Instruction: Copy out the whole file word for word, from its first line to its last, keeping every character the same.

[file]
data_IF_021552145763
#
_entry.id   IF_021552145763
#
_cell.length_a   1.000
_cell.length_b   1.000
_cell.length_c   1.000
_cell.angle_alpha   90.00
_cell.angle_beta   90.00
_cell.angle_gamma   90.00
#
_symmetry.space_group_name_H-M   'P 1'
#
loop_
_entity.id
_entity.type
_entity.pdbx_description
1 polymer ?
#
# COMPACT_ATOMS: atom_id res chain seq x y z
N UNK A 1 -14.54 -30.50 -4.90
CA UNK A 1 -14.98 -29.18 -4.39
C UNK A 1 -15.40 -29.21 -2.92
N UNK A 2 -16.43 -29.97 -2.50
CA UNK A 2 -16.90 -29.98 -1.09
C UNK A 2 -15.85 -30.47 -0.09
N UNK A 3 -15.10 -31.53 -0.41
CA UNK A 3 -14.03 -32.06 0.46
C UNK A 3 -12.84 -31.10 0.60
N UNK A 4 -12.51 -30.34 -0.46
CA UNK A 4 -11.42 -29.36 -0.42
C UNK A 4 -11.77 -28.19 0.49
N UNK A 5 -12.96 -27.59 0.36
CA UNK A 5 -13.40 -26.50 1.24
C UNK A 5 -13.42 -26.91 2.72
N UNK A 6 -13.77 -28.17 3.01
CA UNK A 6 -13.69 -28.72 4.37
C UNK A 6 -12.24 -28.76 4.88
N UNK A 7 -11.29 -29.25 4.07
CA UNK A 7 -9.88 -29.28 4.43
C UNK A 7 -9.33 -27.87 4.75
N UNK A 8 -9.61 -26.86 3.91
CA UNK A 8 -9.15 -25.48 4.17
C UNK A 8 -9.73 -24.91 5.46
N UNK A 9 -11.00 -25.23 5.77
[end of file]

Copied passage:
data_IF_021552145763
#
_entry.id   IF_021552145763
#
_cell.length_a   1.000
_cell.length_b   1.000
_cell.length_c   1.000
_cell.angle_alpha   90.00
_cell.angle_beta   90.00
_cell.angle_gamma   90.00
#
_symmetry.space_group_name_H-M   'P 1'
#
loop_
_entity.id
_entity.type
_entity.pdbx_description
1 polymer ?
#
# COMPACT_ATOMS: atom_id res chain seq x y z
N UNK A 1 -14.54 -30.50 -4.90
CA UNK A 1 -14.98 -29.18 -4.39
C UNK A 1 -15.40 -29.21 -2.92
N UNK A 2 -16.43 -29.97 -2.50
CA UNK A 2 -16.90 -29.98 -1.09
C UNK A 2 -15.85 -30.47 -0.09
N UNK A 3 -15.10 -31.53 -0.41
CA UNK A 3 -14.03 -32.06 0.46
C UNK A 3 -12.84 -31.10 0.60
N UNK A 4 -12.51 -30.34 -0.46
CA UNK A 4 -11.42 -29.36 -0.42
C UNK A 4 -11.77 -28.19 0.49
N UNK A 5 -12.96 -27.59 0.36
CA UNK A 5 -13.40 -26.50 1.24
C UNK A 5 -13.42 -26.91 2.72
N UNK A 6 -13.77 -28.17 3.01
CA UNK A 6 -13.69 -28.72 4.37
C UNK A 6 -12.24 -28.76 4.88
N UNK A 7 -11.29 -29.25 4.07
CA UNK A 7 -9.88 -29.28 4.43
C UNK A 7 -9.33 -27.87 4.75
N UNK A 8 -9.61 -26.86 3.91
CA UNK A 8 -9.15 -25.48 4.17
C UNK A 8 -9.73 -24.91 5.46
N UNK A 9 -11.00 -25.23 5.77